From my perspective, you wouldn't go wrong with either wood on a LeSoeuf flute—that it may come down to a personal, subjective choice as to flavor of wood.

Best wishes,

Steve

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PostPosted: Sat Apr 18, 2020 2:26 pm 
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Location: split,croatia,europe
Marish, first to ask you did you already speak with Solen about ordering 4 keyed flute?
Because, when I spoke with her ( 2 years ago) she only accept order for keyless and full keyed flute, nothing beetween. She took orders for 1 up to 6 keys in the past and then she decided to stop with such orders.
About mopane, i have 3 Solen flutes, 2 of them are made of blackwood ( keyless C and E flat) and one made of mopane ( 3 keyed E flat, I bought it as secondhand ).
I like all of them, look of mopane flute is great, but maybe i able to achieve overtones with mopane flute more easily.
Anyway, whatever You order You will not regret.
From my point of view, more tonal difference will be if You order flute with lined of unlined head.
Regards, Marin


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PostPosted: Sat Apr 18, 2020 2:41 pm 
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Joined: Sat Mar 30, 2019 2:57 am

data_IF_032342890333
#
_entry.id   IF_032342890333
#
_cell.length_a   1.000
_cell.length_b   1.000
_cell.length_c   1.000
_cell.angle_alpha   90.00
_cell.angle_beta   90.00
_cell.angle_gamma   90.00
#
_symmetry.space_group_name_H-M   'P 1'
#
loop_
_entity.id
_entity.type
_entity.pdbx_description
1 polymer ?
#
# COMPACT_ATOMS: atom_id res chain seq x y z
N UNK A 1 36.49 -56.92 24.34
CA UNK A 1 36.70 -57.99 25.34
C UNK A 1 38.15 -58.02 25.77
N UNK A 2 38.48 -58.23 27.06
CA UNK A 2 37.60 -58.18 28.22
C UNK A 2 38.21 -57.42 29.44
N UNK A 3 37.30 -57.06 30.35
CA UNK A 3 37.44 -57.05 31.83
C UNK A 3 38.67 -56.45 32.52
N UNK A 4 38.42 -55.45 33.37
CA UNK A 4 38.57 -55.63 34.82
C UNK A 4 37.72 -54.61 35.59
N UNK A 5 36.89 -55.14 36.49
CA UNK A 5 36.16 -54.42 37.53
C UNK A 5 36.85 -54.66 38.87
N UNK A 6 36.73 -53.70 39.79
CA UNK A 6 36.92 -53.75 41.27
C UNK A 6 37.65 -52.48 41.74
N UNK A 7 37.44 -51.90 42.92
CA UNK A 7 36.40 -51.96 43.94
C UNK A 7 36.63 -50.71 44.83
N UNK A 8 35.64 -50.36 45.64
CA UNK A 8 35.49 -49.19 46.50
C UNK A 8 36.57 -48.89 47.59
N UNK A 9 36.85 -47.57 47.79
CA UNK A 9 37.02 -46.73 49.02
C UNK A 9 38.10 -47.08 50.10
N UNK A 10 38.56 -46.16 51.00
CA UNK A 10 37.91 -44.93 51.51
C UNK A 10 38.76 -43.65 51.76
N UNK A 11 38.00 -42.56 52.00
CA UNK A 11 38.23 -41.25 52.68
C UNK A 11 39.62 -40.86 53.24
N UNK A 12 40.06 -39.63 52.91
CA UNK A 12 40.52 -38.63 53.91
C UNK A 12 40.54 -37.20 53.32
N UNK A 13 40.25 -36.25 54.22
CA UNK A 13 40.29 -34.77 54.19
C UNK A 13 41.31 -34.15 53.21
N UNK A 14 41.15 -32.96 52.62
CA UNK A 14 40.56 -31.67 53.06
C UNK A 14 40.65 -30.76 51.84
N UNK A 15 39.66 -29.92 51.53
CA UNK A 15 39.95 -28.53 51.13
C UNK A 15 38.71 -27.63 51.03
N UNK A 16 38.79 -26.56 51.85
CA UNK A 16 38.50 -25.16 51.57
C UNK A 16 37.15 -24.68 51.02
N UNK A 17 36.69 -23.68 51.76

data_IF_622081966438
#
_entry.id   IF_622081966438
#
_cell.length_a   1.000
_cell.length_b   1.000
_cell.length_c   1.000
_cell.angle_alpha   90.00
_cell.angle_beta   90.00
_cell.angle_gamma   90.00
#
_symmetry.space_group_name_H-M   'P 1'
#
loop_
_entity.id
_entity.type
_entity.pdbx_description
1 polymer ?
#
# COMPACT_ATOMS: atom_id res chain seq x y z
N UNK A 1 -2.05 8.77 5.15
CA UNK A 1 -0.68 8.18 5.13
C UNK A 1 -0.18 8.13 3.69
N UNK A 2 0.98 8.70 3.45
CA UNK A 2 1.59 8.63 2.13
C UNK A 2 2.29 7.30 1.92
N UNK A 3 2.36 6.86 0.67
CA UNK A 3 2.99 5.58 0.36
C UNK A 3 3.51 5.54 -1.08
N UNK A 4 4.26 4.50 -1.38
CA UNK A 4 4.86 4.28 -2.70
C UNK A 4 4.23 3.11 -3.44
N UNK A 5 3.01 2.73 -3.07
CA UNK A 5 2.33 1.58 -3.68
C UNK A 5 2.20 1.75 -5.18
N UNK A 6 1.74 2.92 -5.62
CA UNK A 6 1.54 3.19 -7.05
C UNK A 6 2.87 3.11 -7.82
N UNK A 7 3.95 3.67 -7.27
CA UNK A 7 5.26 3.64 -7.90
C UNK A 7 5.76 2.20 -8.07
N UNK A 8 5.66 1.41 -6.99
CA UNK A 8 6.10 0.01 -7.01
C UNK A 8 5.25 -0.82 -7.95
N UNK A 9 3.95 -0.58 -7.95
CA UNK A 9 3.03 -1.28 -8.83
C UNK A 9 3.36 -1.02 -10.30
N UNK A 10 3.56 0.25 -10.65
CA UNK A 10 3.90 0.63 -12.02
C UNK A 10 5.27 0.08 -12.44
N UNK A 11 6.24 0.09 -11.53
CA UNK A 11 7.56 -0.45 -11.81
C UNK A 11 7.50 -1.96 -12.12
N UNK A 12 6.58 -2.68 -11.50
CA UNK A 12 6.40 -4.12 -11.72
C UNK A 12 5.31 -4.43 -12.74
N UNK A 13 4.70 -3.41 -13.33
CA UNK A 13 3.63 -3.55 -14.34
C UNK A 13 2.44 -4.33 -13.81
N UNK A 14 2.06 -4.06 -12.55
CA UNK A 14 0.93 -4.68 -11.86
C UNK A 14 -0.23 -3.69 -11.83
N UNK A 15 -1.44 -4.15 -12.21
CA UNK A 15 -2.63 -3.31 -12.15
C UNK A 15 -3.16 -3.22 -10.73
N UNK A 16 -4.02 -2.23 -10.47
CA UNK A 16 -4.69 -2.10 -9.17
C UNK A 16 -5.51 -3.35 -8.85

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Location: Milan, Italy
Thanks for all the responses!

I live in Milan, Italy: with its humid climate I think I should not have problems :-?

No, to be honest I have still not discussed with Solen about the number of the keys. Thanks so much for having informed me in advance. At this point, I think that the keyless flute will be my choice :)

Thanks also for the advice about the lip plate. I'm not completely sure that it was allergy against the wood. Maybe the flute's finish...who knows. So maybe it wpuld be better try it wihout the lip plate amd then finding a solution in case...

I'm very happy to hear that who has a Solen Leseouf flute is so satisfied! :party:


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PostPosted: Sat Apr 18, 2020 4:46 pm